Research / Immigration

The Ethics of Immigration and Economic Recovery

June 23, 2020

Immigration and Economic Recovery Symposium

Executive Summary

This essay is part of a symposium on immigration and economic recovery after COVID-19. We asked leading economists and immigration scholars from a diverse set of perspectives, “With the COVID-19 crisis fueling increased calls to create an insular world with fewer immigrants and less trade between countries, we risk both our short-term recovery and long-term economic growth. What should civil society and policymakers do now, or as the medical emergency subsides, to ensure that economies stay open and connected?” 

The goal of this symposium is to offer policy solutions that will help the U.S. recover faster and emerge economically stronger than ever. 

The views expressed in this paper are those of the authors and do not necessarily reflect the views of the Center for Growth and Opportunity at Utah State University or the views of Utah State University.

Author

Bas van der Vossen

Bas van der Vossen

The Ethics of Immigration and Economic Recovery

June 23, 2020

 

Introduction

COVID-19 has changed our world. One of the ways it has is by massively reducing international mobility. We travel much less for business and pleasure, of course. But international migration has been limited significantly as well. To name but one example, early on in the crisis, the Trump administration banned issuing new green cards for most immigrants.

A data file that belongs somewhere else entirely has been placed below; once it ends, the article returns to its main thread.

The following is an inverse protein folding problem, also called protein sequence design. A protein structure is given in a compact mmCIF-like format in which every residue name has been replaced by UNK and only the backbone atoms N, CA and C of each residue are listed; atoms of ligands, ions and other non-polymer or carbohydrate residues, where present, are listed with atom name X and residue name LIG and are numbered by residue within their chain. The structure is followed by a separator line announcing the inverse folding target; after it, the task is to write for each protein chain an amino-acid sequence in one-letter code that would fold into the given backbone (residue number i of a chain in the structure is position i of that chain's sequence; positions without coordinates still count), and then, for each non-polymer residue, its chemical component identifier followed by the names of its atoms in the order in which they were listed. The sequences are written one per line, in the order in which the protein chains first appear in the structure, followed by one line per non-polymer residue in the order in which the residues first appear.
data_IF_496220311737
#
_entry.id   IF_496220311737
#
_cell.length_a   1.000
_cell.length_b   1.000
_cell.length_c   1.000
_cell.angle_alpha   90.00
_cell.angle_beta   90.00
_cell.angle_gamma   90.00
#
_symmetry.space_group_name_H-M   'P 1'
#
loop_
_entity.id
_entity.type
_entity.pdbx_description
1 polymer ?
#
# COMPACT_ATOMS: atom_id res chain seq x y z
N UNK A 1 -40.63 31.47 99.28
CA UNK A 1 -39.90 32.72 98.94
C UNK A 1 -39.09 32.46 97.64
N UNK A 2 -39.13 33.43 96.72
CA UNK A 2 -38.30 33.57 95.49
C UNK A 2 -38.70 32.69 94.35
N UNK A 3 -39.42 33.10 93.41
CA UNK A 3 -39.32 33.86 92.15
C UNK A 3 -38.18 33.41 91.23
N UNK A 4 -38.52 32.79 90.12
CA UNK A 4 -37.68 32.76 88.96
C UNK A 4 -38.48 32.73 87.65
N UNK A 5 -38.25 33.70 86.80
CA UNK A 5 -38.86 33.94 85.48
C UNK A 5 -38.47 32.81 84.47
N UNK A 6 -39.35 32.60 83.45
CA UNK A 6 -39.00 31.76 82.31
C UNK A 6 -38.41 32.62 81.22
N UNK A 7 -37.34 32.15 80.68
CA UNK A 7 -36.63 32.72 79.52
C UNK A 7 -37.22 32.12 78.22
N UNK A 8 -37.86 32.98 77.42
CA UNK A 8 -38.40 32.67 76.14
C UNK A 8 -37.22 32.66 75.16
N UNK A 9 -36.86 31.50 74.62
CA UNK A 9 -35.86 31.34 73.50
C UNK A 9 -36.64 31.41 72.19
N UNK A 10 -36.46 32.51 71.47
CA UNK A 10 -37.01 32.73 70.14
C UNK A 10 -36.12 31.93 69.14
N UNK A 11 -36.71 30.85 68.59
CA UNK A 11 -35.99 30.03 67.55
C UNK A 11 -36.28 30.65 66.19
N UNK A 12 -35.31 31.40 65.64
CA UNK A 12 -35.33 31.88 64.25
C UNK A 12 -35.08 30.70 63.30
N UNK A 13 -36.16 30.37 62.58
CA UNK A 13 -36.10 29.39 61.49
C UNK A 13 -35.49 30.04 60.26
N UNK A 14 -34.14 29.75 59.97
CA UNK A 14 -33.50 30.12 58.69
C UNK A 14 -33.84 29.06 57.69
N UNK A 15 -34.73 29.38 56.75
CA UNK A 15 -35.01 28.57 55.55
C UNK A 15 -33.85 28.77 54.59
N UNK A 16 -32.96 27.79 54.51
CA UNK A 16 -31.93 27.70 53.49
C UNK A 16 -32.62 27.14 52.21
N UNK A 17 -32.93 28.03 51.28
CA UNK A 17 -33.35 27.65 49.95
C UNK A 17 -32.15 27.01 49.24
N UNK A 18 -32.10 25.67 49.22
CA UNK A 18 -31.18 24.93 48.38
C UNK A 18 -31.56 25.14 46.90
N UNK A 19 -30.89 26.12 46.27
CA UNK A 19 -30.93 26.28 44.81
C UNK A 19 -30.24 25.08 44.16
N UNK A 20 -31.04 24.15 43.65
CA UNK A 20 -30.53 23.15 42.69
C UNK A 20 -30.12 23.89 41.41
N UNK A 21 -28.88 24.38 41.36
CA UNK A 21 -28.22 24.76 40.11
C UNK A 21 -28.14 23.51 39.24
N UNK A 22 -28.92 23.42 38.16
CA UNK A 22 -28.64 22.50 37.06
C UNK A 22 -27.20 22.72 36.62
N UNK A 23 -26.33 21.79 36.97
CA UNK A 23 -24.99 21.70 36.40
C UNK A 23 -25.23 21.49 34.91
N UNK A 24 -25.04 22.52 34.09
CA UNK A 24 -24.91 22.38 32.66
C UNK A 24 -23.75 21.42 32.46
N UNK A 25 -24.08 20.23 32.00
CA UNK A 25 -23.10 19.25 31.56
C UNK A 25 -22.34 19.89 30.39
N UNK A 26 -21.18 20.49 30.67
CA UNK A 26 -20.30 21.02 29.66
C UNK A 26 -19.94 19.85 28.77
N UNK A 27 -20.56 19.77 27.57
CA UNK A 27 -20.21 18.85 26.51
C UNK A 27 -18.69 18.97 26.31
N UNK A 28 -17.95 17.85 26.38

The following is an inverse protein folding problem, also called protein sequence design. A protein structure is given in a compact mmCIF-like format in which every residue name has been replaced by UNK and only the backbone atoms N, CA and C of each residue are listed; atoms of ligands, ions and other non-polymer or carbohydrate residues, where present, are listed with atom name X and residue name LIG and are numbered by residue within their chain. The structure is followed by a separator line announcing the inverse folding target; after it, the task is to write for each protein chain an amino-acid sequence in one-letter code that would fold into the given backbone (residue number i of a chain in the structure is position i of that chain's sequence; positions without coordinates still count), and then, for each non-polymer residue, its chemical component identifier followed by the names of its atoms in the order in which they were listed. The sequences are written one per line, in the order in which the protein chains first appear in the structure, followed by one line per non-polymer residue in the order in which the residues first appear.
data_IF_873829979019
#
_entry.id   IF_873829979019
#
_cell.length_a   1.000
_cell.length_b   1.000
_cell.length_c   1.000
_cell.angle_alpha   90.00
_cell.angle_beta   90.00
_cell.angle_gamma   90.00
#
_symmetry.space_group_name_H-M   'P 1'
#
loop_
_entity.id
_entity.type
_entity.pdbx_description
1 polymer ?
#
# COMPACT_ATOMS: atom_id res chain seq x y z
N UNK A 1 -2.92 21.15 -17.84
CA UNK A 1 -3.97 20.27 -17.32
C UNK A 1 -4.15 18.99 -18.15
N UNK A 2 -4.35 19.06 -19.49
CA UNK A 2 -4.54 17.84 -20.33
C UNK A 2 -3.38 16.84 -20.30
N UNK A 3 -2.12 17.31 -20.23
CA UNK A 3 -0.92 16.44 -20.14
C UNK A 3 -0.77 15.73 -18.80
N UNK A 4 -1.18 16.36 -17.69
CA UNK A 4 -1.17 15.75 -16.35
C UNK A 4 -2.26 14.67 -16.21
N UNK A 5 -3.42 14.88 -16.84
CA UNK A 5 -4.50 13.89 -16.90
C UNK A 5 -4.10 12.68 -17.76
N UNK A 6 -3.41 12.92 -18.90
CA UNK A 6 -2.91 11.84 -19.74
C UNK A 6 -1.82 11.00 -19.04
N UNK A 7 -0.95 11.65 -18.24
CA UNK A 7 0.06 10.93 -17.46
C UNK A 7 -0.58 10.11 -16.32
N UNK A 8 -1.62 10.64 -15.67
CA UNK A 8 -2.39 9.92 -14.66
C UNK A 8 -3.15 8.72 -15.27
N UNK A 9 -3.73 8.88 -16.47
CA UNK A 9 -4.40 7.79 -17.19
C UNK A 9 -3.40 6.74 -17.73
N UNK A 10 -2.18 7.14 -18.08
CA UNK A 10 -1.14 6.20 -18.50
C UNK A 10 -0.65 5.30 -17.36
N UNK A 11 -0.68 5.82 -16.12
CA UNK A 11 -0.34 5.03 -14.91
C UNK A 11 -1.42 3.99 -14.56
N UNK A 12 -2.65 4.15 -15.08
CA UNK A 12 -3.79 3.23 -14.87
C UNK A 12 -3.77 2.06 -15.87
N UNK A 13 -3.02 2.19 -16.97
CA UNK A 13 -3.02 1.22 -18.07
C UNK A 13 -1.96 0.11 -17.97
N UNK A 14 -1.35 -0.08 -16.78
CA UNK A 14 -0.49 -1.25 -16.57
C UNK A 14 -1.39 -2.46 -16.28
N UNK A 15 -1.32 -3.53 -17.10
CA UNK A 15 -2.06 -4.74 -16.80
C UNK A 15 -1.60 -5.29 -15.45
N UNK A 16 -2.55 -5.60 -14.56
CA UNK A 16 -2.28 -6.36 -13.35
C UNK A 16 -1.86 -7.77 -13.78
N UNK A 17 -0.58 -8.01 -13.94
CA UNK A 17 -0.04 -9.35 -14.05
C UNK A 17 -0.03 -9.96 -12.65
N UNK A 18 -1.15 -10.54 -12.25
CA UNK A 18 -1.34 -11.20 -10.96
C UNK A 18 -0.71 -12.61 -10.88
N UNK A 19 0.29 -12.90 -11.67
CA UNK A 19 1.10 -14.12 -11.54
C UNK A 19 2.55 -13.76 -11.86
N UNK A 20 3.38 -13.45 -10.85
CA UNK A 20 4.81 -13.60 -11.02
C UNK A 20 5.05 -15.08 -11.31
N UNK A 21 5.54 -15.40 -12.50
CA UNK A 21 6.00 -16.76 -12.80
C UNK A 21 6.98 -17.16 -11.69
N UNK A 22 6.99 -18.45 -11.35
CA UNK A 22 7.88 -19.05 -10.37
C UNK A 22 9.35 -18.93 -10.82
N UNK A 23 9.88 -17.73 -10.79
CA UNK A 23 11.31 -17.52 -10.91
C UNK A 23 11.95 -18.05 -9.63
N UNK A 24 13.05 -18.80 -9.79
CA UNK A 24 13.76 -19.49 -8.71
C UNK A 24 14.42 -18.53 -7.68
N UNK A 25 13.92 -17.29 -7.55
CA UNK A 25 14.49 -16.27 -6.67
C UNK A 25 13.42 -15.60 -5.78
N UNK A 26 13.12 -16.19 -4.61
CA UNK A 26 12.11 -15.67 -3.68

The green card ban was initially imposed for 60 days, in line with the cited justification of stopping the spread of the virus from one country to another. But the President has expressed the desire for the measure (or something approximating it) to become permanent.

Can such more permanent measures be justified in a world containing viruses like COVID-19? At some point, this virus will cease to be the threat it is today. But other viruses like it may appear in the future. So, what’s to be done? Looking towards economic and social recovery, post-crisis, the question of immigration will become increasingly important again.

The point of this piece is to address this question’s justification. It will address, that is, the question whether, from an economic and an ethical point of view, the restrictions on immigration that exist today can be defensibly continued once the current threat of COVID-19 has been brought under control. It may be tempting today to accept a kind of reasoning of “as in crisis, so in normal times.” Our question is whether we should.

Let us begin with a point about normal times, and the balance of economic and ethical reasons which we will (although it may seem far off right now) once again face in the future. And these reasons overwhelmingly point in the direction of relaxing restrictions on immigration. We can divide these reasons into two kinds: self-interested and humanitarian reasons.